If only tonight I could sleep

I needed a tape for the sound workshop we just did in this amazing hacienda in the lush coffee region of Colombia. So I grabbed a couple of used ones I could record on, and headed to this place on a 9 hours bus ride through the most dangerously curved road ever, ironically called La Línea (the line). I was bored and scared, which is a curious mix of feelings. So I decided to check one of the tapes out. It was decorated with a handwritten imitation of the typography on the original CD it was recorded from. It was The Cure’s “Kiss me kiss me kiss me”. I think I hadn’t listened to that album, and to The Cure for that matter, for more than 15 years. Yes, I’m old. Anyway, the hair on my neck (I’m not THAT hairy) was standing up, suspended as I listened to songs like “How beautiful you are”, “If only tonight we could sleep” and “Like cockatoos”. Especially those three. It was probably the songs bringing back memories, as they say. But no. I hated being a teenager, so why feeling thrilled? it certainly is a pleasure to recognize melodies, textures and to understand the lyrics. But to that extent? In the book “This is your brain on music”, Daniel Levitin, among many other interesting explanations, says that we become emotionally attached to the music we listen to as we grow up and configure our personality, so it may be only natural to feel the way I felt. I listened to The Cure until I couldn’t bear it. I kissed repeatedly (obediently) the giant Robert Smith poster I had in my room. I new all the lyrics although understood only half of what they said. I danced, sang and cried to their songs. I was such a fan I had to stop listening to their music at all, like an addict giving up for good. I had to make room in my brain for new music and I also decided The Cure was not good after the “Disintegration” album and moved on. Years passed.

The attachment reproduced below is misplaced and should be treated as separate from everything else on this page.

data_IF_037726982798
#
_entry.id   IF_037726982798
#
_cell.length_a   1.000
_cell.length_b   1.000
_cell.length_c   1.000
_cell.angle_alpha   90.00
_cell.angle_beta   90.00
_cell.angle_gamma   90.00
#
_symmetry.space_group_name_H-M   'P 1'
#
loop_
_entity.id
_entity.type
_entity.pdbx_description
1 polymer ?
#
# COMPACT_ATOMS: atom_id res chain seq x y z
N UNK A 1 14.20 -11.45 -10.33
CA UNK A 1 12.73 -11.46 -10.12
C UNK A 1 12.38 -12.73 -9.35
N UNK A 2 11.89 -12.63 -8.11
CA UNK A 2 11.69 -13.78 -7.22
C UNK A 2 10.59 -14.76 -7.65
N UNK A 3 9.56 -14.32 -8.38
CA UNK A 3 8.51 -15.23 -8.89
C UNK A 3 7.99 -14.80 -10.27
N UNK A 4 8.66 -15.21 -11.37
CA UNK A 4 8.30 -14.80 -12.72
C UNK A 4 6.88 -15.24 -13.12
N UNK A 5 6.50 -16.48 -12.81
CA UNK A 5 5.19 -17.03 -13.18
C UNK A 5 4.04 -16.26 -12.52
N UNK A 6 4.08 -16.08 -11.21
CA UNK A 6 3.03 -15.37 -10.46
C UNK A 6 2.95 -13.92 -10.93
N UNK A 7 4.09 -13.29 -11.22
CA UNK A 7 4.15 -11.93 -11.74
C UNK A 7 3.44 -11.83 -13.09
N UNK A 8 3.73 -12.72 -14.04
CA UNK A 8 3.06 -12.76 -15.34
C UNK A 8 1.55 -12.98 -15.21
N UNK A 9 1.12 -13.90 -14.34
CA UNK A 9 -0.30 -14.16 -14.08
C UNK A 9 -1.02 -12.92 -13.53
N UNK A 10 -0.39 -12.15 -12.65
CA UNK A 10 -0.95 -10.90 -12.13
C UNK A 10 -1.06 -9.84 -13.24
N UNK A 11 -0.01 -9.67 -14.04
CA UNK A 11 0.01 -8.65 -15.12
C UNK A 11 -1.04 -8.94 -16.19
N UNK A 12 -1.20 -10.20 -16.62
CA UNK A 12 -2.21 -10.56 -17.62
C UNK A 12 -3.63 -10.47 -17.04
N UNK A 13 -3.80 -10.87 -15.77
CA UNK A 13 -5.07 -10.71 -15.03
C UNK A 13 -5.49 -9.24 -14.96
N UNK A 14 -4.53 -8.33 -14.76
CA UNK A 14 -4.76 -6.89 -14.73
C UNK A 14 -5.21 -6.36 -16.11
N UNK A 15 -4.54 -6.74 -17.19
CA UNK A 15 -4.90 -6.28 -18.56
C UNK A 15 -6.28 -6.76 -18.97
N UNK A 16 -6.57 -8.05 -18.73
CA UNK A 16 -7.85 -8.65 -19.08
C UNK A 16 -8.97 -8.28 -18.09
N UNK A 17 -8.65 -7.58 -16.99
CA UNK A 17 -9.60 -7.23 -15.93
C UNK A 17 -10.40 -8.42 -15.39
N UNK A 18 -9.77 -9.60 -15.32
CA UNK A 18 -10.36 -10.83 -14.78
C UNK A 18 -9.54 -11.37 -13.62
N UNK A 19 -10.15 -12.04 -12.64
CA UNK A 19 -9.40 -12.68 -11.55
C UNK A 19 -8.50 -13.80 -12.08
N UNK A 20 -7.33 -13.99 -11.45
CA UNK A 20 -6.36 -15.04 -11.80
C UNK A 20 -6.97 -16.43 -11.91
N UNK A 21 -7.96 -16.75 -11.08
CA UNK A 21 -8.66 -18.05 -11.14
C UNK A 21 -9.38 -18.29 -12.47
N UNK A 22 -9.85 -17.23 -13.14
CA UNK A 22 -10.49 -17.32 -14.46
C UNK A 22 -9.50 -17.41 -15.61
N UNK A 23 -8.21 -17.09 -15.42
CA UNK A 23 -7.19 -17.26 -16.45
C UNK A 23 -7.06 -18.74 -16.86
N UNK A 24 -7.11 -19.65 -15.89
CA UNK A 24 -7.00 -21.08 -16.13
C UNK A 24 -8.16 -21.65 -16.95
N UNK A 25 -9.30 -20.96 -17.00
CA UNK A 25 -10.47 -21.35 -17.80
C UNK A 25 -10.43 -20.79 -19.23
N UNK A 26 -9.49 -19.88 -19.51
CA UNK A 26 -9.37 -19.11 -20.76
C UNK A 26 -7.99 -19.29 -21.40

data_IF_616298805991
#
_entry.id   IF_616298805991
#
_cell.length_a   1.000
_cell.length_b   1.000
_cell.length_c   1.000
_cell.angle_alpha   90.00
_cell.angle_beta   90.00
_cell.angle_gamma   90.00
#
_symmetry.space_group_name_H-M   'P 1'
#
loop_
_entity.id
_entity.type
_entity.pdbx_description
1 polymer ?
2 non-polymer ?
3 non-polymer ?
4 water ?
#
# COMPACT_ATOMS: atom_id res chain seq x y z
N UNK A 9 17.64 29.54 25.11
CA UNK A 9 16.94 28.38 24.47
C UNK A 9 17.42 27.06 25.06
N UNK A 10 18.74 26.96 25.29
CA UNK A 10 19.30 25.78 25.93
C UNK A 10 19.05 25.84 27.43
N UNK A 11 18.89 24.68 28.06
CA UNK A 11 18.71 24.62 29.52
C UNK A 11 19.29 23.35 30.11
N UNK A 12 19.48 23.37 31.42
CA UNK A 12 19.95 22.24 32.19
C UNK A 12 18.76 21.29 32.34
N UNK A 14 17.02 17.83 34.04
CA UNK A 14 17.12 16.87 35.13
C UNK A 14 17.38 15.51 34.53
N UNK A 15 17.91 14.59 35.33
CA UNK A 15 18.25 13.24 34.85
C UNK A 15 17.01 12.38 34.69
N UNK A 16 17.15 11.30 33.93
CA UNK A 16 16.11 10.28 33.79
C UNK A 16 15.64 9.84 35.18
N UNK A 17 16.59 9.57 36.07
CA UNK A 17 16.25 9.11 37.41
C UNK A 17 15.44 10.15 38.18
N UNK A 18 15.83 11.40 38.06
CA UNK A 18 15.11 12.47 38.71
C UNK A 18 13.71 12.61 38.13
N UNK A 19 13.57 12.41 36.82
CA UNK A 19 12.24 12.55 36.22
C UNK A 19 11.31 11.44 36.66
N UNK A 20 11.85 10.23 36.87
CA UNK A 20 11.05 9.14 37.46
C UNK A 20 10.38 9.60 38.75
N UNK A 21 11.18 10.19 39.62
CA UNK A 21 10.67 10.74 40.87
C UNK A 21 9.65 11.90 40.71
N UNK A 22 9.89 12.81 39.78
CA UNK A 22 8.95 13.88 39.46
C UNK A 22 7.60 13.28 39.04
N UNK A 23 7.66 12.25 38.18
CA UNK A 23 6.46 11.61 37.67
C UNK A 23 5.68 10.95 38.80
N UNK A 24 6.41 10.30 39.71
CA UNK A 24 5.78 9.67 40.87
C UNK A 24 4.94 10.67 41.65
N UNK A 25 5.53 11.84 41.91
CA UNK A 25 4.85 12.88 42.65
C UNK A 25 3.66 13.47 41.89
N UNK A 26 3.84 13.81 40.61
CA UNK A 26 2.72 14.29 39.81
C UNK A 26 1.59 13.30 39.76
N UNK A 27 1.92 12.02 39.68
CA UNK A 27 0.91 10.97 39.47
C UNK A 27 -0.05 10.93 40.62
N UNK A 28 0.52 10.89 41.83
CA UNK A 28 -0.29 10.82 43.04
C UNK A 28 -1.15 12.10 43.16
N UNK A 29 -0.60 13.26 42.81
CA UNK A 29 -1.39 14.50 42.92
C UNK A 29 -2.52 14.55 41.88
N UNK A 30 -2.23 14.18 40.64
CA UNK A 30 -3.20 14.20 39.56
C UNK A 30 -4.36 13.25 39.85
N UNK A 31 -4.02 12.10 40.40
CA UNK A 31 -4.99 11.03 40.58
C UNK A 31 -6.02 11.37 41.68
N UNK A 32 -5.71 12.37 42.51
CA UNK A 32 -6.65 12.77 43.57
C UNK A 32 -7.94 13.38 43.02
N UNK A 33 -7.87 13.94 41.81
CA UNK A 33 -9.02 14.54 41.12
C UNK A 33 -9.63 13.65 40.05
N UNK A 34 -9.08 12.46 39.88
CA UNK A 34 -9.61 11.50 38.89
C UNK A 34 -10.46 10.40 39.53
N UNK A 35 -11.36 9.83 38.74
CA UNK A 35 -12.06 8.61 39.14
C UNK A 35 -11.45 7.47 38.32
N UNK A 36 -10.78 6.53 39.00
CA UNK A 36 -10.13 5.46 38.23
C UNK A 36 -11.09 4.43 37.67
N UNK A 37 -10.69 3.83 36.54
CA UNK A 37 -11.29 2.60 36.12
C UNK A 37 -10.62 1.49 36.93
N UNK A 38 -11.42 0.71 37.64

Then maybe what I felt on the bus ride wasn’t mere recognition or emotional attachment. Maybe their music WAS good, after all. So good it made me feel again (and again and again) that weird mixture of sadness and joy, so many years later, no longer scared and bored.

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